Video Turkish Kurd Islamist Rally Stokes Tensions

    In a sign of the rising power of Islamists in Turkey, more than 100,000 people recently gathered in Diyarbakir, the main city in Turkey’s predominantly Kurdish southeast, to mark the birthday of the Prophet Muhammad. The gathering highlighted tensions with the pro-secular Kurdish nationalist movement. Dorian Jones reports from Diyarbakir.
    Video

    Video Pakistani School Helps Slum Kids

    Master Mohammad Ayub runs a makeshift school in a public park in Islamabad. Thousands of poor children have benefited from his services over the years, but, as VOA's Ayesha Tanzeem reports, roughly 25 million school-age youths don't get an education in Pakistan.
    Video

    Video Florida’s Weeki Wachee ‘Mermaids’ Make a Splash

    Since 1947, ‘mermaids’ have fascinated tourists at central Florida’s Weeki Wachee Springs State Park with their fluid movements and synchronized ballet. Performing underwater has its challenges, including cold temperatures and a steady current, as VOA’s Lin Yang and Joseph Mok report.
    Video

    Video Somali, African Union Forces Face Resurgent Al-Shabab

    The Islamic State terror group claimed its first attack in Somalia earlier this week, though the claim has not been verified by forces on the ground. Meanwhile, al-Shabab militants have stepped up their attacks as Somalia prepares for elections later this year. Henry Ridgwell reports there are growing frustrations among Somalia’s Western backers over the country’s slow progress in forming its own armed forces to establish security after 25 years of chaos.
    Video

    Video Bangladesh Targeted Killings Spark Wave of Fear

    People in Bangladesh’s capital are expressing deep concern over the brutal attacks that have killed secular blogger, and most recently a gay rights activist and an employee of the U.S. embassy. Xulhaz Mannan, an embassy protocol officer and the editor of the country’s only gay and transgender magazine Roopban; and his friend Mehboob Rabbi Tanoy, a gay rights activist, were hacked to death by five attackers in Mannan’s Dhaka home earlier this month.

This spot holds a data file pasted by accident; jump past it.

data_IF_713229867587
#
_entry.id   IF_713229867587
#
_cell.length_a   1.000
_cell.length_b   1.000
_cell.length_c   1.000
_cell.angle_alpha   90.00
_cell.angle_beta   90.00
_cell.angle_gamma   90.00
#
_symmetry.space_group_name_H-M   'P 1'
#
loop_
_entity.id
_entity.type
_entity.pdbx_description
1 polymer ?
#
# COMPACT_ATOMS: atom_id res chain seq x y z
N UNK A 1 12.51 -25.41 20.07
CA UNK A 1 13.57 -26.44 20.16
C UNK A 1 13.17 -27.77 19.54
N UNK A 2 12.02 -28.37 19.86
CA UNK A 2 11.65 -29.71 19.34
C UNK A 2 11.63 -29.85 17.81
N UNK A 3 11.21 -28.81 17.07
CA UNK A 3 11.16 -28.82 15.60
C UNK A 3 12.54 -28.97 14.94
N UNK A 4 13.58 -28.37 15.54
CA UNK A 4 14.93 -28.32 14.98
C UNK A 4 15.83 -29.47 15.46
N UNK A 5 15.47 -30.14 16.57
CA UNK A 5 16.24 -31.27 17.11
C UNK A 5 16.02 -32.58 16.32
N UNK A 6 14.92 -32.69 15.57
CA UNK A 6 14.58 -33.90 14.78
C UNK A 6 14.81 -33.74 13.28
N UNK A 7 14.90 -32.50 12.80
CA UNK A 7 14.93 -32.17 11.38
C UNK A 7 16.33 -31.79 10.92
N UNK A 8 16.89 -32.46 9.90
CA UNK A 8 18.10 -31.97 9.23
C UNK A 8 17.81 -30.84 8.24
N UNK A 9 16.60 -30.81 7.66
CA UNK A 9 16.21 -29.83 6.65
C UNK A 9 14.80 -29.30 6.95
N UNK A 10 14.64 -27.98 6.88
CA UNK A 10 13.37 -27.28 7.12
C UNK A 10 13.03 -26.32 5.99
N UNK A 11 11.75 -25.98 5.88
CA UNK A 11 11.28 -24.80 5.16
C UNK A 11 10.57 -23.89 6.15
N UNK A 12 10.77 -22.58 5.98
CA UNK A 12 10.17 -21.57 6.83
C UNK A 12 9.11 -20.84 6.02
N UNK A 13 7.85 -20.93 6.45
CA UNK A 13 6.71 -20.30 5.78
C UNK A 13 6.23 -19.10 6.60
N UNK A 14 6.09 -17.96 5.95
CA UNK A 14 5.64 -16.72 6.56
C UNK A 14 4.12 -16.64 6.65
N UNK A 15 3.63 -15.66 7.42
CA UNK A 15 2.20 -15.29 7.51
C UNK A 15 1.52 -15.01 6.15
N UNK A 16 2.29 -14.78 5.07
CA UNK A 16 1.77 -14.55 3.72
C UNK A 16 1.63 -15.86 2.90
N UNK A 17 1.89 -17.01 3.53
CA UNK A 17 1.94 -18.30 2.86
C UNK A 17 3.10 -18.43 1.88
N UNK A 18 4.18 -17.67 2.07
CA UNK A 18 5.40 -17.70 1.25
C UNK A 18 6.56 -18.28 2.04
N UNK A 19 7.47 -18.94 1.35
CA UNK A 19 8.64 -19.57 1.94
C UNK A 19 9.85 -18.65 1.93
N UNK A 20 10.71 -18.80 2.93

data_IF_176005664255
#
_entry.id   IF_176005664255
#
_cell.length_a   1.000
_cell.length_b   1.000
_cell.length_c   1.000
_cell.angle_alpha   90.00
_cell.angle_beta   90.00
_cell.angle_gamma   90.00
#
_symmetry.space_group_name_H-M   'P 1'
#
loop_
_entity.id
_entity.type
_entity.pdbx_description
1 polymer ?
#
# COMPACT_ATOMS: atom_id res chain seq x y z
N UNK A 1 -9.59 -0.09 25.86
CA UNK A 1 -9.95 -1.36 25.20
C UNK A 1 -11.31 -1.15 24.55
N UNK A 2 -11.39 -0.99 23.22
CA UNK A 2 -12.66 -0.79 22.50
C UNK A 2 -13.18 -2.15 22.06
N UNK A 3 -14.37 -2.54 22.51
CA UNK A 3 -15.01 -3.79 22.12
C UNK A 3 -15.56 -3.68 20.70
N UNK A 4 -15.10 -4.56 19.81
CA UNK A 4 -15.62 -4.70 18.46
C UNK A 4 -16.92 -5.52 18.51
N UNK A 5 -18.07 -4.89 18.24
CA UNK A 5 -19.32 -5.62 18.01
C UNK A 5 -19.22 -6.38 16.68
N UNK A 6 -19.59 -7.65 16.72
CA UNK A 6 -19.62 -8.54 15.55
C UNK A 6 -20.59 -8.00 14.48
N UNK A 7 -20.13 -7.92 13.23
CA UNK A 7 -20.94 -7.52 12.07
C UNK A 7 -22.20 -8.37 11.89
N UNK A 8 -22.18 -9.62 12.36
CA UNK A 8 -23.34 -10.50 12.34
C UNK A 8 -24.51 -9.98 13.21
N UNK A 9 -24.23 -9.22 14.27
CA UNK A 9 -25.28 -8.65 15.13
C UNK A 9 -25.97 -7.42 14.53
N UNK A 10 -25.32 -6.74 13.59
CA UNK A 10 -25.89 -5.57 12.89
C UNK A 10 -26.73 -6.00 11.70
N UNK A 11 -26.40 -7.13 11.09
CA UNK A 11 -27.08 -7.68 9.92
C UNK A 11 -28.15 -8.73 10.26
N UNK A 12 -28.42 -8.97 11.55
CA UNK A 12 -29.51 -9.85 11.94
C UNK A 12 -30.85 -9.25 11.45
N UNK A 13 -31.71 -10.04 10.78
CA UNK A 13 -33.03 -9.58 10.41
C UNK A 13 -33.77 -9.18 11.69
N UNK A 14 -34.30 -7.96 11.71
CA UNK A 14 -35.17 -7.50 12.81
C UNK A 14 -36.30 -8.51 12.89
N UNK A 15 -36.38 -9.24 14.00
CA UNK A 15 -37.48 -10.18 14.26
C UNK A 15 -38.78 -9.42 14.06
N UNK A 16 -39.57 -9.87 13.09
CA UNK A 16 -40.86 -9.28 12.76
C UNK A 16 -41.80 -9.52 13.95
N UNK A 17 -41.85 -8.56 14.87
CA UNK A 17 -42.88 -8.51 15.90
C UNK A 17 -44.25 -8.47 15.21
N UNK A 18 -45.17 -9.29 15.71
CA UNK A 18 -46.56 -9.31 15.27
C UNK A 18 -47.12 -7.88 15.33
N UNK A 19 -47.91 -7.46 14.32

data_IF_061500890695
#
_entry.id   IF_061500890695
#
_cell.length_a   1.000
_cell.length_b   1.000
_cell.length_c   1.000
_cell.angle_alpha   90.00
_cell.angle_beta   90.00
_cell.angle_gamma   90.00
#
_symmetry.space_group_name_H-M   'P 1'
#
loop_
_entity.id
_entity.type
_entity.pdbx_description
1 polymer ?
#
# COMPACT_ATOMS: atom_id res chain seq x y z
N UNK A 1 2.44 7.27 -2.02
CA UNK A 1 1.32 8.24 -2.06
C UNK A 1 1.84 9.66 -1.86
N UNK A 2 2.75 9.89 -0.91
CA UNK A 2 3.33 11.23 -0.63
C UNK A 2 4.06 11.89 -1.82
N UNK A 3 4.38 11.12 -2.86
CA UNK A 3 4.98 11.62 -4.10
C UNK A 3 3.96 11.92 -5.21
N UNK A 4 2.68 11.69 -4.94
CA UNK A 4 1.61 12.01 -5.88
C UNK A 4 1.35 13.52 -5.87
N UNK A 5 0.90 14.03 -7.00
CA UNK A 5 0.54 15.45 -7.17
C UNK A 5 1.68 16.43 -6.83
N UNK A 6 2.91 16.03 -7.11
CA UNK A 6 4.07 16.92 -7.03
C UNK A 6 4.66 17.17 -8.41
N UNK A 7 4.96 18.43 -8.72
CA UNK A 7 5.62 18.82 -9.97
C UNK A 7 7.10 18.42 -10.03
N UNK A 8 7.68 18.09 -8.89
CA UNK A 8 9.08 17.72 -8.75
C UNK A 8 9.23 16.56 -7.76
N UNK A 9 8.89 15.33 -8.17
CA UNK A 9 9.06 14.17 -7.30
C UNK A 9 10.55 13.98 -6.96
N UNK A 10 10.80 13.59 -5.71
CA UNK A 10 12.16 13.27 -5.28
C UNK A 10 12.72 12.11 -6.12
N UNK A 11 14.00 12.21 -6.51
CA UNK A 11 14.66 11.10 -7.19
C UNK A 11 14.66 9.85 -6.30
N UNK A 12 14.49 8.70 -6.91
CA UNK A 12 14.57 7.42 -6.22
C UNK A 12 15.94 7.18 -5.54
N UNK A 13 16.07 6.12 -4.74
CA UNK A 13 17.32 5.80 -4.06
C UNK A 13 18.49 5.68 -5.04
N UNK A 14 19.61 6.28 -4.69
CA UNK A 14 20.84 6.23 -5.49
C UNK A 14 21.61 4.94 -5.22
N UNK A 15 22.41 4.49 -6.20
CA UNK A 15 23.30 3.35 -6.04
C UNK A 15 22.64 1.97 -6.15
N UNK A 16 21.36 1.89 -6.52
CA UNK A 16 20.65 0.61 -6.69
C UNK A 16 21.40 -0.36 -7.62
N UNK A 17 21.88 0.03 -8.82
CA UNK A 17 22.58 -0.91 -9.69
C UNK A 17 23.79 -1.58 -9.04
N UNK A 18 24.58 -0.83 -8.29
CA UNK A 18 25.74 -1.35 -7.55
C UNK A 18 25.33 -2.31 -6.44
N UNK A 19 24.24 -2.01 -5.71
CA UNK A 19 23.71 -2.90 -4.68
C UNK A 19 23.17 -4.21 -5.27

Video

    Video Documentary Tells Tale of Chernobyl Returnees

    Ukraine this week is marking the 30th anniversary of the world's worst nuclear accident, at the Chernobyl nuclear power plant. Soviet officials at first said little about the accident, but later evacuated a 2,600-square-kilometer "exclusion zone." Some people, though, came back. American directors Holly Morris and Anne Bogart created a documentary about this faithful and brave community. VOA's Tetiana Kharchenko reports from New York on "The Babushkas of Chernobyl." Carol Pearson narrates.
    Video

    Video Nigerians Feel Bite of Buhari Economic Policy

    Despite the global drop in the price of oil, Nigerian President Muhammadu Buhari has refused to allow the country's currency to devalue, leading to a shortage of foreign exchange. Chris Stein reports from Lagos businessmen and consumers are feeling the impact as the country deals with a severe fuel shortage.
    Video

    Video  Return to the Wild

    There’s a growing trend in the United States to let old or underused golf courses revert back to nature. But as Erika Celeste reports from one parcel in Grafton, Ohio, converting 39 hectares of land back to green space is a lot more complicated than just not mowing the fairway.
    Video

    Video West Urges Unity in Libya as Migrant Numbers Soar

    The Italian government says a NATO-led mission aimed at stemming the flow of migrants from Libya to Europe could be up and running by July. There are concerns that the number of migrants could soar as the route through Greece and the Balkans remains blocked. Western powers say the political chaos in Libya is being exploited by people smugglers — and they are pressuring rival groups to come together under the new unity government. VOA's Henry Ridgwell reports.
    Video

    Video Russia’s TV Rain Swims Against Tide in Sea of Kremlin Propaganda

    Russia’s media freedoms have been gradually eroded under President Vladimir Putin as his government has increased state ownership, influence, and restrictions on critical reporting. Television, where most Russians get their news, has been the main target and is now almost completely state controlled. But in the Russian capital, TV Rain stands out as an island in a sea of Kremlin propaganda.

    Special Report

    Adrift The Invisible African Diaspora